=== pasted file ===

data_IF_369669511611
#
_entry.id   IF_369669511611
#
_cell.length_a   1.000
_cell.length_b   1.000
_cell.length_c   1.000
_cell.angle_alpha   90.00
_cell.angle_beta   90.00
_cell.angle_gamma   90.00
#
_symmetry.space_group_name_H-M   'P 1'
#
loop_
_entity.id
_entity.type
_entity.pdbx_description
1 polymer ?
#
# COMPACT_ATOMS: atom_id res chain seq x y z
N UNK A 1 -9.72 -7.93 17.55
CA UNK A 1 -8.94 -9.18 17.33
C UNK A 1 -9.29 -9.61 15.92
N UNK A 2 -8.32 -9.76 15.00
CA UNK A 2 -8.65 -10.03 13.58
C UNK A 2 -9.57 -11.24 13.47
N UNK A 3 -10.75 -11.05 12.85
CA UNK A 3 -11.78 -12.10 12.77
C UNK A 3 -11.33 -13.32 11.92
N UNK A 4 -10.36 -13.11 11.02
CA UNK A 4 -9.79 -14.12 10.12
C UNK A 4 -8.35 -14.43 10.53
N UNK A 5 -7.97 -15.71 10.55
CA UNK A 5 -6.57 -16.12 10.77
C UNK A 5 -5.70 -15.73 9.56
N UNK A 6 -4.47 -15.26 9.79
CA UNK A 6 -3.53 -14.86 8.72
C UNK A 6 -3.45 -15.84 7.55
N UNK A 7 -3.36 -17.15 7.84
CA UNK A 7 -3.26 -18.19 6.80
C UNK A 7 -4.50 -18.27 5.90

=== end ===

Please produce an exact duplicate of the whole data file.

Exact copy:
data_IF_369669511611
#
_entry.id   IF_369669511611
#
_cell.length_a   1.000
_cell.length_b   1.000
_cell.length_c   1.000
_cell.angle_alpha   90.00
_cell.angle_beta   90.00
_cell.angle_gamma   90.00
#
_symmetry.space_group_name_H-M   'P 1'
#
loop_
_entity.id
_entity.type
_entity.pdbx_description
1 polymer ?
#
# COMPACT_ATOMS: atom_id res chain seq x y z
N UNK A 1 -9.72 -7.93 17.55
CA UNK A 1 -8.94 -9.18 17.33
C UNK A 1 -9.29 -9.61 15.92
N UNK A 2 -8.32 -9.76 15.00
CA UNK A 2 -8.65 -10.03 13.58
C UNK A 2 -9.57 -11.24 13.47
N UNK A 3 -10.75 -11.05 12.85
CA UNK A 3 -11.78 -12.10 12.77
C UNK A 3 -11.33 -13.32 11.92
N UNK A 4 -10.36 -13.11 11.02
CA UNK A 4 -9.79 -14.12 10.12
C UNK A 4 -8.35 -14.43 10.53
N UNK A 5 -7.97 -15.71 10.55
CA UNK A 5 -6.57 -16.12 10.77
C UNK A 5 -5.70 -15.73 9.56
N UNK A 6 -4.47 -15.26 9.79
CA UNK A 6 -3.53 -14.86 8.72
C UNK A 6 -3.45 -15.84 7.55
N UNK A 7 -3.36 -17.15 7.84
CA UNK A 7 -3.26 -18.19 6.80
C UNK A 7 -4.50 -18.27 5.90